Boxing


Mayweather V Hatton. Unparalleled, Undaunted, Undefeated

07.12.07 - By Andy Olsen: As I write, the weigh in for the Welterweight showdown has just finished. A spectacle in itself, it has surely served as a wonderful appetiser for tomorrow nights’ action. I get the feeling we’re in for something special on Saturday night. So too do the 25,000 or so Britains who are in town for the event (I too would love to be, but unlike Hatton’s girlfriend allegedly has had to, I can’t give up my teaching job to get out there)..

I feel there was enough to convince the last few remaining Brits who weren’t going to stay up for the 4AM start to change their minds. So how will it go down? Well, here’s my attempt at putting partiality to one side, and previewing what must be one of Britain’s’ biggest Sporting moments (and I don’t feel that’s anything in terms of over emphasis).

The total opposite of each other, in a variety of ways, Mayweather and Hatton have already done their bits to ensure PPV sales on both sides of the Atlantic will do well. Styles, personalities, upbringing, you name it, they differ. All concerned have done a good job getting this across, through the various media which are covering it. Mayweather accommodates a close nit group; Hatton goes into the fight with millions behind him. Neither man can stomach the idea of losing to their adversary. Such adds to the already highly-anticipated bout.

British Boxing is going through a period of probably unprecedented boom. Ricky’s moment of truth comes as Joe Calzaghe reigns supreme at Super-Middle, his ten year dominance of the division confirmed with a superb win over Mikkel Kessler, in front of Thousands of his adoring countrymen. David Haye recently travelled to France to knock out reigning WBC and WBA Cruiser champ John-Marc Mormeck in 7 rounds. Add to the mix Enzo Maccarenelli, and the solid if unheralded Clinton Woods, and I am not sure we’ve ever had so many talented fighters all plying their trade at once. But let’s be honest, a Hitman win here would surely top all of these fighters achievements.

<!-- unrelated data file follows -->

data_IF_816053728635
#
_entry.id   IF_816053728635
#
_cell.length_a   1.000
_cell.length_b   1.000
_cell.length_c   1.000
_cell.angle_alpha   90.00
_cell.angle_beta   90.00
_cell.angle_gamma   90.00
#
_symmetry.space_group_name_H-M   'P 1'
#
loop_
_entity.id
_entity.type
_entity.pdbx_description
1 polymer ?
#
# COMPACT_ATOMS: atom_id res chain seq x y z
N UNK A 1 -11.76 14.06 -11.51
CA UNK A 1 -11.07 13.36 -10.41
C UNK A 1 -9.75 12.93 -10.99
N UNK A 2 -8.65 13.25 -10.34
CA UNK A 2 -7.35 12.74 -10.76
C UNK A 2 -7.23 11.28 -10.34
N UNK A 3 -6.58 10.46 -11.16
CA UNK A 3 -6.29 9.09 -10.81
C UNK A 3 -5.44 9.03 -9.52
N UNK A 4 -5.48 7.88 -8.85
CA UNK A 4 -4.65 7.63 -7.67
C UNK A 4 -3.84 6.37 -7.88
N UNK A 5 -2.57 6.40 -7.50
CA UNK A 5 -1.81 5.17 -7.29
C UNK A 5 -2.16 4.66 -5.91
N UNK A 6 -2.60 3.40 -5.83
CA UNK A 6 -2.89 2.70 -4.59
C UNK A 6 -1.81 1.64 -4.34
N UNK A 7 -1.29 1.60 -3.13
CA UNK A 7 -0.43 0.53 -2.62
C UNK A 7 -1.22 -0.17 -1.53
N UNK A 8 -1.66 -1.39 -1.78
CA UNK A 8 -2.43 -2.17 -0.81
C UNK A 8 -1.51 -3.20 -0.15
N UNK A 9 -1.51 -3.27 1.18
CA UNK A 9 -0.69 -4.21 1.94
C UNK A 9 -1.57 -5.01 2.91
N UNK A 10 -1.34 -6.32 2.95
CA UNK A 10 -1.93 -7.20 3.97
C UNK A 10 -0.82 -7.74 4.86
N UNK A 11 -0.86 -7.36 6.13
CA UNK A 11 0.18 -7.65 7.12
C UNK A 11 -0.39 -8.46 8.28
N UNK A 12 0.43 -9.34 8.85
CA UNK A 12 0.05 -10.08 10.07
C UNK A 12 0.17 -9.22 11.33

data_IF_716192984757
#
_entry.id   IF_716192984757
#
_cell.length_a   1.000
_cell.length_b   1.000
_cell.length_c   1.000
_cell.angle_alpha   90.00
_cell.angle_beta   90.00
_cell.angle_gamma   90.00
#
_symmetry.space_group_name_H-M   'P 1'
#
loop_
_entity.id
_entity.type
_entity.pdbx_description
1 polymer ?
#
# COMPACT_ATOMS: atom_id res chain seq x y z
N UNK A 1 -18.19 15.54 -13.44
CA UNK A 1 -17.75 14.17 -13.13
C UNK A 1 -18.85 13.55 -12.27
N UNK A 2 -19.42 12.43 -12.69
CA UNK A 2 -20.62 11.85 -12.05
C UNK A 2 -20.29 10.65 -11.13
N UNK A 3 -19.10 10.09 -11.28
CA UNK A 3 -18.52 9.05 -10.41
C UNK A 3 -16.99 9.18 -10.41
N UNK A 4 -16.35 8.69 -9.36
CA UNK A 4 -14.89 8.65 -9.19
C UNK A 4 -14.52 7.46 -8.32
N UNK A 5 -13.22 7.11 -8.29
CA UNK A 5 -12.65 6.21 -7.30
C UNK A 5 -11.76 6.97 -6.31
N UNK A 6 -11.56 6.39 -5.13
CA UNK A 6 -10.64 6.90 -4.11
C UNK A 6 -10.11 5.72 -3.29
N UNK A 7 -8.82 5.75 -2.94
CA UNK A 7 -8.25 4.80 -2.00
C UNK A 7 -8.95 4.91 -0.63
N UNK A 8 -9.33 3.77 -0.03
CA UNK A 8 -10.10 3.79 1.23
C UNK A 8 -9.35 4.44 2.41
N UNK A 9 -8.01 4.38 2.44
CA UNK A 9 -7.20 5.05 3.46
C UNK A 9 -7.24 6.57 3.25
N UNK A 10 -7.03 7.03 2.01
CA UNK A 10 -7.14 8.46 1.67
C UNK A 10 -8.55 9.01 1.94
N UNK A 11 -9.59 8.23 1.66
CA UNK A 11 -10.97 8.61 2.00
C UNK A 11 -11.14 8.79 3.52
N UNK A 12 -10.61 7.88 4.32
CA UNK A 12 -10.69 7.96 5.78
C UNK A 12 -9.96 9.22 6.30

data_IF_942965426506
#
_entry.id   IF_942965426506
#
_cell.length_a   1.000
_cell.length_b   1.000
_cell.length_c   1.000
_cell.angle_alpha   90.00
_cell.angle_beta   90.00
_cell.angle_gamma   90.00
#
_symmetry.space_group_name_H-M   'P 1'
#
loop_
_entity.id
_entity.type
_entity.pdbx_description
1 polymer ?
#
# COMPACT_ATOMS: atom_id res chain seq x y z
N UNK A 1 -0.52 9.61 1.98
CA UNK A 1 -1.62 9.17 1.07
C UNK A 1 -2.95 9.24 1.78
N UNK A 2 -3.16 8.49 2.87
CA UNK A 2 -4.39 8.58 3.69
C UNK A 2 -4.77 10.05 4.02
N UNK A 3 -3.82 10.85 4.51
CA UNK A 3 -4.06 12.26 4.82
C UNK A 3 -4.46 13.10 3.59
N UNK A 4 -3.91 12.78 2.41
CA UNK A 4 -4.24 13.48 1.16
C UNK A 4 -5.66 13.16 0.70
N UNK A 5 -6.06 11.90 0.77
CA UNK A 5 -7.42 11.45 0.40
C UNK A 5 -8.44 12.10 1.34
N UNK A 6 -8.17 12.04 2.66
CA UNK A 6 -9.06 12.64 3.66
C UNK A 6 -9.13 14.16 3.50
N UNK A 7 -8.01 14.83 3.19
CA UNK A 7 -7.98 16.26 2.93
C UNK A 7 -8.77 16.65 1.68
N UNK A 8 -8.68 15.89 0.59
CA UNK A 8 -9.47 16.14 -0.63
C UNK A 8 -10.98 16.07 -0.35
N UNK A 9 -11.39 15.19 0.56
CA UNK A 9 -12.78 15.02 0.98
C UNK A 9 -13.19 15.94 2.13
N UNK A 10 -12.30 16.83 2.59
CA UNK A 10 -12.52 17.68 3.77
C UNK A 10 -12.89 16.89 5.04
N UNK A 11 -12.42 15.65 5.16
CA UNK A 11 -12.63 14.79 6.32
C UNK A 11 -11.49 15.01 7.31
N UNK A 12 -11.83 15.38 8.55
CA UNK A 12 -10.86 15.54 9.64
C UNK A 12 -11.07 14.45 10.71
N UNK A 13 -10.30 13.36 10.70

So can Ricky do it? Well, as the fight approaches, a whole lot of people have been made to have a rethink. The changing attitude hasn’t gone as far as stating he will prevail, but the growing consensus is that the affable Manc can seriously compete with the “Pretty Boy”. Maybe he’ll even give Mayweather the toughest fight of his career. Right now Hatton’s most recent victim Jose Louis Castilllo, and new promoter Oscar De La Hoya are the two vying for that distinction. It must surely give the Hitman encouragement that Castillo came so close; with some saying he deserved the nod from the judges. The Hitman’s “Mexican” style of pressure fighting can be compared with the Mexicali native. I do however disregard the difference in how both faired versus their common foe as any indicator ahead of tomorrow. The war with Diego Corrales, and subsequent defeats to the scales seemingly took a lot out of Castillo, and it probably wasn’t the same fighter that was destroyed by Hatton this past June. Not to take anything away from the Hitman’s performance, and awesome finishing shot- no-one else had managed to best Castillo in such a fashion.

Another scenario that has become less talked about is that we are going to watch a repeat of Mayweather v Gatti, from June 2005. Gatti and Hatton may have a similar style, but the fact remains Arturo’s career had taken its toll on his body long before he stepped in the ring with Floyd that night in Atlantic City. Taking nothing away from Mayweather, he looked magnificent, and produced a punch perfect display. But the fact remains Gatti’s walk forward style and lack of punches thrown led to Mayweather having a much easier night than anyone could have predicted. The Hitman is also more tactically apt, as the information his trainer Billy Graham is able to obtain has contributed to him having his finest hours to date. And the name of one such tactic is already well known.

The concept of “Educated pressure” was first mentioned by Graham, who was analysing the Gatti contest in the Sky Sports Studio, as the way of Hatton besting Floyd. Very few previews have gone without mention of the term, and it has been seen by those who fancy Ricky to do it as the key to victory. Not letting Floyd use his undoubted hand speed in firing off combinations would surely give Hatton his best chance of pulling off the upset. Hatton himself has vowed to “not leave Floyd alone for a second”, and to do this he has to be in the best shape of his life.